|Research Sites in Northern Thailand: Bor Krai, Huai Bong, Mae Sa Mai|
Soils of NW-Thailand: (a) Major Soils: Acrisols, Alisols, Cambisols; (b) Minor Soils: Anthrosols, Ferralsols, Fluvisols, Gleysols, Leptsols, Luvisols, Plinthosols, Regosols, Technosols, Umbrisols; (c) Exotic Soils: Chernozems, Histosols, Stagnosols, Vertisols
Soils of NW-Thailand
In NW-Thailand, the monsoonal climate leads to clay-illuviation (clay translocation from the topsoil into the subsoil) as major soil forming process. In dependence of parent (rock) material and local climate these clay illuviated soils occur as Acrisols, Alisols and Luvisols. On acid parent rock (e.g. granite, gneiss), Acrisols prevail from lowest to high elevations. These Acrisols are characterized by a clay rich texture. The degree and depth of clay illuviation is decreasing with increasing elevation, indicating that clay is mainly mechanically translocated via cracks, which were formed after the soil dried out.
With increasing elevation the precipitation is increasing while evapotranspiration is decreasing, increasingly hampering the formation of cracks and their depth development. Therefore, clay illuviation is fading out at highest elevations, leading to a transition from Acrisols to Cambisols. On limestone, Alisols dominate on elevations below 800 m asl. At 800 m asl Alisols pass over in Acrisols, due to an increase of kaolinite and gibbsite in its clay fraction as a consequence of higher leaching rates, which are related to precipitation increase. Limestone facilitates in comparison to other parent rocks a better drainage of its soil cover. Therefore, Acrisols prevail even at highest elevations, because the soil mass dries out sufficiently, facilitating crack formation and clay illuvation. On sandstone, Alisols occur at lowest elevations and pass over to Acrisols above 1000 m asl. There Acrisols dominate until the highest elevations of sandstone occurrences. On basic and ultrabasic igneous rocks Luvsiols are the most common reference soil groups.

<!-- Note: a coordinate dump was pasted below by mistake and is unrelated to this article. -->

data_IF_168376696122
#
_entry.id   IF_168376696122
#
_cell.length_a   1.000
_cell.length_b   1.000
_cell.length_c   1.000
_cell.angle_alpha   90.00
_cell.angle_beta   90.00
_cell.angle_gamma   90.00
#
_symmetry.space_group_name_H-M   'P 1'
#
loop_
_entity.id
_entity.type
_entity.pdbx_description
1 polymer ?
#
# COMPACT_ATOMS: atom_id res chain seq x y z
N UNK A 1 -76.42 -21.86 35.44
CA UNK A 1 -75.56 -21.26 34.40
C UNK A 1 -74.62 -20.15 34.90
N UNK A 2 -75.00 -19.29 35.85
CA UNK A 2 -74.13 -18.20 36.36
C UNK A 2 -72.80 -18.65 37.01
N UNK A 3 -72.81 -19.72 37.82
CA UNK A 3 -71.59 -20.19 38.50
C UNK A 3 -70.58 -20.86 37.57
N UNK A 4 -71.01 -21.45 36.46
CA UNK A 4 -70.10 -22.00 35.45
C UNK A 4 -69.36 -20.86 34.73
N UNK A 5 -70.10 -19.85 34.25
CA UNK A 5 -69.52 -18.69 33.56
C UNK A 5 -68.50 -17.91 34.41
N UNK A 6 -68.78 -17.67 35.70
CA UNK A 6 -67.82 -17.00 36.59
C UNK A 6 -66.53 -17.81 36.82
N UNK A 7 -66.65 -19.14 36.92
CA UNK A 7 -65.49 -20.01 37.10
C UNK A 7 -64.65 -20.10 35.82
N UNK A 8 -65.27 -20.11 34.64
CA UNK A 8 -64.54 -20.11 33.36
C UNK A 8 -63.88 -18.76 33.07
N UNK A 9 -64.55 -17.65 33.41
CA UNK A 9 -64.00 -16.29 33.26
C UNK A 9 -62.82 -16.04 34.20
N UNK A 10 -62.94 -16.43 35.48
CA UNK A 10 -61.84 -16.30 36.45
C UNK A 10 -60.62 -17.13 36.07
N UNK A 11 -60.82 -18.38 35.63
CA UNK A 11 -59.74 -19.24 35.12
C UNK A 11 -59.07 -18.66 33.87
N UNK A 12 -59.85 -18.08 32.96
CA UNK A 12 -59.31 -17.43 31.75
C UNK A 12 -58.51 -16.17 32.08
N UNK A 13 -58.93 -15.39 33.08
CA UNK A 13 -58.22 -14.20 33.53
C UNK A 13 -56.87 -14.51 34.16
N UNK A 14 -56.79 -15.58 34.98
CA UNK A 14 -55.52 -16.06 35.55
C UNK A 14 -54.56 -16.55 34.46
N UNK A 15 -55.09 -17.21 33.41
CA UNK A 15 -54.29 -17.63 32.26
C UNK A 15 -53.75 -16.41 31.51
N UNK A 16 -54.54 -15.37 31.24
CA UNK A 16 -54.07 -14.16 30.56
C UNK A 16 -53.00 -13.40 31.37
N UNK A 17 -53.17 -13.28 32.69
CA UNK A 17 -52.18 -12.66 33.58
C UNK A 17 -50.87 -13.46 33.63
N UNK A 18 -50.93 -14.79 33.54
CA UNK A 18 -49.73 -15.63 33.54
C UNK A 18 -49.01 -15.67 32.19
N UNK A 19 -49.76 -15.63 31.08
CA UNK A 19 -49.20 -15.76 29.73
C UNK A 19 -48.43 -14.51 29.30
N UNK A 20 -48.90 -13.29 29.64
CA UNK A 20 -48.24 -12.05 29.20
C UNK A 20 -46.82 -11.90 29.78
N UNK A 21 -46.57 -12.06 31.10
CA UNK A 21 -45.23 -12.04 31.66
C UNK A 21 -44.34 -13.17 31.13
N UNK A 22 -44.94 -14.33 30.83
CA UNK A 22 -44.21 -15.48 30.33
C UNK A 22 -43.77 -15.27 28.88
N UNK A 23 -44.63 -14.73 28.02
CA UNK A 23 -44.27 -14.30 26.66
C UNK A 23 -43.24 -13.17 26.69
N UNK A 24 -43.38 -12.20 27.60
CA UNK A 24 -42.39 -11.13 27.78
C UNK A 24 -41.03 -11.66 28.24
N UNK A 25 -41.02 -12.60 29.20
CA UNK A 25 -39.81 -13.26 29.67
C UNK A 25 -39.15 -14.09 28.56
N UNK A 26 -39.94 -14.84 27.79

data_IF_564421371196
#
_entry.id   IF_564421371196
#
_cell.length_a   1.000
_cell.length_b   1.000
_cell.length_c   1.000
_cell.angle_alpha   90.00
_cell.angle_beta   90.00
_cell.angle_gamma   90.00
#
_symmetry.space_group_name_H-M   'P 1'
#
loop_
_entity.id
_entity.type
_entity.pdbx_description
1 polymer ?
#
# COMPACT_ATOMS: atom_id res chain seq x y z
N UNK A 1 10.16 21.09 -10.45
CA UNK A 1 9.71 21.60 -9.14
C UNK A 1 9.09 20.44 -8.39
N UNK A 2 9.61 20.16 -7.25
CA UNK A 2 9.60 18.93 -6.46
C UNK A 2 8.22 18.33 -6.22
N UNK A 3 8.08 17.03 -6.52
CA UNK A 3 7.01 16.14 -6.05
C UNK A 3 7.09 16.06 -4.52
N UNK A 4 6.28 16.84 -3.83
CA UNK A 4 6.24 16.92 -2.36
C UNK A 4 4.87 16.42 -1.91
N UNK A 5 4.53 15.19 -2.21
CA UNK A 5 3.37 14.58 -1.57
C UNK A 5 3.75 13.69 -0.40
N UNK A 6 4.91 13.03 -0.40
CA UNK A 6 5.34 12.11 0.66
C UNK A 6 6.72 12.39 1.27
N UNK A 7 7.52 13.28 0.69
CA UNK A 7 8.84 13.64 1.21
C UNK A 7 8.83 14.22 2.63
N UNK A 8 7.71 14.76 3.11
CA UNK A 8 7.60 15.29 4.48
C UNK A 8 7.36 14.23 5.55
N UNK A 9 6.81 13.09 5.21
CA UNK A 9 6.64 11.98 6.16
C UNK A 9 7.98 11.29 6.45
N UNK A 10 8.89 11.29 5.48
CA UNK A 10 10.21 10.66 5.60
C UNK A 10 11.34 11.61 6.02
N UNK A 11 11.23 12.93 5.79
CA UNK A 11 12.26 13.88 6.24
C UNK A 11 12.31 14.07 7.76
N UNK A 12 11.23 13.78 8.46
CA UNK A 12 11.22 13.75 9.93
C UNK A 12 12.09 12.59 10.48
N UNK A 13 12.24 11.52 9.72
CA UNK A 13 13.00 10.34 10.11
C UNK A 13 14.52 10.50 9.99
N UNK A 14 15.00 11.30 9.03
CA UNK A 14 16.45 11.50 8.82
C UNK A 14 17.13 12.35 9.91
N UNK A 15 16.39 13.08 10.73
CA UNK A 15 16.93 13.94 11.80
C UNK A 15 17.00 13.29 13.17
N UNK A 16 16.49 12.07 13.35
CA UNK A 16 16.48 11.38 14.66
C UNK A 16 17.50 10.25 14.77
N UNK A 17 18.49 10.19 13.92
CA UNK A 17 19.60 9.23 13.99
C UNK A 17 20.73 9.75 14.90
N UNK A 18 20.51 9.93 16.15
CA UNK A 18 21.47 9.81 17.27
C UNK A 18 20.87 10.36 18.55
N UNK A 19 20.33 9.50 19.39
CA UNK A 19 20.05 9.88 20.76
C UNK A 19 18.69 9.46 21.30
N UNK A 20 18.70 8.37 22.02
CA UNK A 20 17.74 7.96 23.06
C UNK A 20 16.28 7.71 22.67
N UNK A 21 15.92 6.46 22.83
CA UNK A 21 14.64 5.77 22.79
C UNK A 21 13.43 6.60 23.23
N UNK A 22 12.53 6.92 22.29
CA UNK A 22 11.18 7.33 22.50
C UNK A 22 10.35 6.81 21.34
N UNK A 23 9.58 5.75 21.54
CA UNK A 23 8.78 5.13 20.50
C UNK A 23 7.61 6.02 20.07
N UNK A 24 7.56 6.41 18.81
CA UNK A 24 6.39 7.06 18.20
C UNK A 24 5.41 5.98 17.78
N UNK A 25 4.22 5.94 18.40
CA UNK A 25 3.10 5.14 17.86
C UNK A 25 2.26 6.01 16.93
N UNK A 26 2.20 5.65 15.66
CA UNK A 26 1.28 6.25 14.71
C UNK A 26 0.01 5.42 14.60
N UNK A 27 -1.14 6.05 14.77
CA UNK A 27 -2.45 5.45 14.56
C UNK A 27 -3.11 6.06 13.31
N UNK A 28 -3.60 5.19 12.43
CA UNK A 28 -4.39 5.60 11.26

Minor reference soil groups comprise Anthrosols at sites of paddy rice cultivation, Ferralsols occur either on old relictic land surfaces or are derived from bauxitic parent material, Fluvisols are common along the rivers and streams, Gleysols occur in intramontane basins with high groundwater table, Leptosols and Regosols dominate on extreme steep sloping land, Plinthosols occur mostly within the intramontane basins, Technosols are common within settled areas and are also represented by the road network, Umbrisols occur either at lower slope position and in karst depression or within undisturbed forests.
Exotic reference soil groups comprise Chernozems below karst springs, Histosols on the top of Doi Inthanon, Stagnosols at higher elevations with increased precipitation rates, and Vertisols on lakustrine claystone within intramontane basins.
Remark: All mentioned soils are classified according to the WRB 2006 soil classification (IUSS Working Group WRB 2006).
Working Group WRB (2006): World reference base for
soil resources 2006. 2nd Edition.
World Soil Resources Reports No.103, FAO,
|copyright Ulrich Schuler 2008-2010|